Systems Engineering and RDBMS

Domains

After a discussion at the company meeting last week, we decided to start a new page at the blog. This will concentrate on articles and posts related to the domain expertise of our team members. Collectively, we have over 80+ years of experience in different industry domains. The domains that we will be covering would be:

  1. Lottery Systems.
  2. Warehouse Management.
  3. Labor Management.
  4. ERP.
  5. Financial:
    1. Proxy Industry
    2. Accounting Packages
    3. Banking
  6. Healthcare:
    1. EMR/EHR
    2. Vaccine Management and Registeries
  7. Telecommunications & Wireless
  8. Audit/Compliance: SOX, SAS70, ISO 27K
  9. CRM: MS Dynamics CRM, Sales Logix

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First Entry: OBO vs NOBO

Domain: Proxy

OBO Stands for Objecting Beneficial Owner and NOBO stands for Non Objecting Beneficial Owner. A NOBO is a beneficial owner who gives permission to the financial intermediary like Broadridge or a Broker like Morgan Stanley to release their name and address to the Issuers whose securities they hold. Reverse is true for an OBO.

Companies are interested in getting this information so that they can contact their shareholders directly regarding matters that pertain to shareholder communications.

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No More Broker Vote?

One of the reasons why we find ourselves into these tough economic times is because of lack of transparency in the corporate governance of the companies.  There is no clear communication from the executives and board of the company to it’s retail shareholders.  They hold annual/special meetings with an agenda that is made available on the SEC site and other sites and the process as well as the lingo is so confusing for the common retail shareholder that a majority of them never even open up their proxy materials or the electronic e-mail that they get from the proxy agent at the behalf of the issuer (company).  So, does that mean that their valuable vote is just not counted at all in the meeting?  Nope – that is not the case – there is a clause called BDV (Broker Discretionary Vote) which means that if you do not cast a vote, the broker has the right to cast it on your behalf and what do you think that they typically do?  They cast it in the favor of the management of the company.  So, a major share of the voting is then done by the Institutions who hold the shares of the company and they can swing the vote in one way or the other in certain cases.

So, who really is to blame here?  Just like voting for regular elections for government offices, these are meetings to help set the agenda for the corporate governance of a company.  There are specific proposals on these agendas over which the voting takes place.  So, if we are not going to take part in it despite being the shareholders of the company, then us – the retail shareholders share the blame as well for a company not doing good or their execs and board getting away with mal-practices.  As a shareholder of a company, one not only has some rights but some obligations as well.  One should take a keen interest in what the board or the executives are doing and have their voices heard.  And one way of doing that is to vote on the agenda items for those meetings.  Another great way is to take a legal proxy and attend that meeting and ask them questions in the meeting and get an understanding of what is really going on, what the future plans are etc.  Some of the pioneers in this area from a company perspective are Intel and GE who have raised the bar and have involved their shareholders a lot more than the rest of the companies.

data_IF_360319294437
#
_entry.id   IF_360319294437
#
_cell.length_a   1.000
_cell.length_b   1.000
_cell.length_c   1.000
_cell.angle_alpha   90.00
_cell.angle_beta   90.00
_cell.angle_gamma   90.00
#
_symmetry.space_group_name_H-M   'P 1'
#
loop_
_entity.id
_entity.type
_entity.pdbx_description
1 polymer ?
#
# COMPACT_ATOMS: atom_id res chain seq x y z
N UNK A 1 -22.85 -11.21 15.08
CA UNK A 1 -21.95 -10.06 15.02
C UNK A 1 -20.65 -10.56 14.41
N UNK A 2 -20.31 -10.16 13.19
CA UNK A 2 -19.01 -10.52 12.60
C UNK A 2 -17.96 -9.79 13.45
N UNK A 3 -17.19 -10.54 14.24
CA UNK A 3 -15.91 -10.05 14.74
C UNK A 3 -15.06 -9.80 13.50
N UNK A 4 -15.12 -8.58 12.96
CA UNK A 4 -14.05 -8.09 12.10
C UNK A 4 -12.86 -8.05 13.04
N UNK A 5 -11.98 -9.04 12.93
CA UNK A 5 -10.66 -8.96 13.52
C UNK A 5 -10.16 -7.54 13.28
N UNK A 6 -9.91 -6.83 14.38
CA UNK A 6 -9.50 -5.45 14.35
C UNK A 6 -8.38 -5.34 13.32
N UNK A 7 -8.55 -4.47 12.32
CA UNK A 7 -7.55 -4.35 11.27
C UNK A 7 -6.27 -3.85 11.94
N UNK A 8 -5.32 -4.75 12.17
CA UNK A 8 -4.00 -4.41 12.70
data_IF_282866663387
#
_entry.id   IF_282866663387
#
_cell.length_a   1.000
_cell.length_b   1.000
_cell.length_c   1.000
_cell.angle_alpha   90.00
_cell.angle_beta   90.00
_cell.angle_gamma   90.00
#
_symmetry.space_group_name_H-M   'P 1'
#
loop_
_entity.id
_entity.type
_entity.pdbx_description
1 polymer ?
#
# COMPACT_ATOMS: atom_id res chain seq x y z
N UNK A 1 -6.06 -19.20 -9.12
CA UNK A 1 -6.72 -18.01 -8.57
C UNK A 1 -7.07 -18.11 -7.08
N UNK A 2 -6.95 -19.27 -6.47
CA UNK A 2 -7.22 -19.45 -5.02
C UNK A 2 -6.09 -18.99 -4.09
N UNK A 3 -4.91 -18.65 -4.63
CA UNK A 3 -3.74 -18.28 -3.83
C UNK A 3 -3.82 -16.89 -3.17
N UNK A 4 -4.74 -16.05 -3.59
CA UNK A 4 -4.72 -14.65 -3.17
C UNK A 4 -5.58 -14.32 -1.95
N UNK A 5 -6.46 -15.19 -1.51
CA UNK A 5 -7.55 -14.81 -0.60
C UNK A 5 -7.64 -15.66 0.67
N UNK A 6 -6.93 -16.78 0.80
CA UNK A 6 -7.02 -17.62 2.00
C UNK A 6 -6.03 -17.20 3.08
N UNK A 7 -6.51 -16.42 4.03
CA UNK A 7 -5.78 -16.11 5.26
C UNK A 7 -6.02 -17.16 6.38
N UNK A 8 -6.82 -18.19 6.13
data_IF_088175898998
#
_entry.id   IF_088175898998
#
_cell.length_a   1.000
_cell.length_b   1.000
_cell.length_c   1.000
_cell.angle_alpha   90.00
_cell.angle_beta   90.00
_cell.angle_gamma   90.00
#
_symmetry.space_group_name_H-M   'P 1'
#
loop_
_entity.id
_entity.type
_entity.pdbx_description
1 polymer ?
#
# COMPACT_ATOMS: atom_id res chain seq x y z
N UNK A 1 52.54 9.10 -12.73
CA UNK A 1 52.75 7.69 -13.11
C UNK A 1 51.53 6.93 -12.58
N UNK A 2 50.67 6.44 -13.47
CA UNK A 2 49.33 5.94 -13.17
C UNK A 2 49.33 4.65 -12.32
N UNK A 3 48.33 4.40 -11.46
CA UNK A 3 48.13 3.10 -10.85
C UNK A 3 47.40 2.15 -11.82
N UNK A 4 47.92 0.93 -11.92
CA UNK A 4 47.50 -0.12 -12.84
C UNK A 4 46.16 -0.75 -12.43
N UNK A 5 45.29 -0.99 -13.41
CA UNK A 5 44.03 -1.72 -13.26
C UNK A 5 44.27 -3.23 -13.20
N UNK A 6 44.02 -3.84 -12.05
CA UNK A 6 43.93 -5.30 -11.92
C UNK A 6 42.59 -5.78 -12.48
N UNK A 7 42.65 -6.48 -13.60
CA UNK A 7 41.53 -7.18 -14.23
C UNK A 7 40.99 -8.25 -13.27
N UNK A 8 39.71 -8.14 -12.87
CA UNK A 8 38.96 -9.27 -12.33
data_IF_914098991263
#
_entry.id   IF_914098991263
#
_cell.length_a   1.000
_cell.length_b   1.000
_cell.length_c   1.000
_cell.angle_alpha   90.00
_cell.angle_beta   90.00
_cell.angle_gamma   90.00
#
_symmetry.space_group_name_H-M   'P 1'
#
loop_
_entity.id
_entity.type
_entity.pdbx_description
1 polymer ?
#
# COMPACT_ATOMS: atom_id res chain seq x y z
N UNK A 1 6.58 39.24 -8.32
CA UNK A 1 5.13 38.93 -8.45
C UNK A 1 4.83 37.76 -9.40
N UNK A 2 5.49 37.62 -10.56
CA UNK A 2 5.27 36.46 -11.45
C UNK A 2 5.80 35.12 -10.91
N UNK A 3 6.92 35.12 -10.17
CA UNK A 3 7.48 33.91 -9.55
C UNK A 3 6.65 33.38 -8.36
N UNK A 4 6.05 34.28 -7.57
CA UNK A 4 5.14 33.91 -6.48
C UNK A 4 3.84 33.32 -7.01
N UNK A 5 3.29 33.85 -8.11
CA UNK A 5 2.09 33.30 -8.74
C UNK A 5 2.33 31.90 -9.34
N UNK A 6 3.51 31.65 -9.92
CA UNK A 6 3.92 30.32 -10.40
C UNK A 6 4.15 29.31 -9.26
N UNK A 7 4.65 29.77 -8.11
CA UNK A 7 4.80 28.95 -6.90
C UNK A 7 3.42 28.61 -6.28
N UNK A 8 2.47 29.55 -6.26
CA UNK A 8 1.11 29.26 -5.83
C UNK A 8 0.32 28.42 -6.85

Capitalism is not dead but the one way to save it would be to run these companies with honesty and integrity rather than masking the truth or putting out information that is so vague that the common man can’t even comprehend it.  Companies need to be more transparent and should be in touch with their shareholders on a regular basis.  We have all see the power of the social networks – who is to say that a company cannot use a “company” social network that comprises of it’s shareholders who give them suggestions to help boost the profits of the company, give advice etc..  The companies could also use this as a channel to reach out to their shareholders and keep a transparent open communication.

On the topic of BDV, it seems like SEC will be removing the broker vote soon.  There have been talks about that for quite some time now but this time it seems like this change will go through.  You can read more on this here:

http://online.wsj.com/article_email/SB124052371403949911-lMyQjAxMDI5NDIwNDUyMjQzWj.html

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Reg. FD (Regulation Fair Disclosure):

If you have ever done a project for a public company’s IT department’s websites, you would have heard the term of Reg. FD.  It was the regulation put into place by the SEC in Year 2000 to force publicly traded companies to disclose material information to all the investors at the same time.  Here are two excellent resources to get an understanding of what it is about:

  • IR Web Report post – here.
  • Wikipedia – here.

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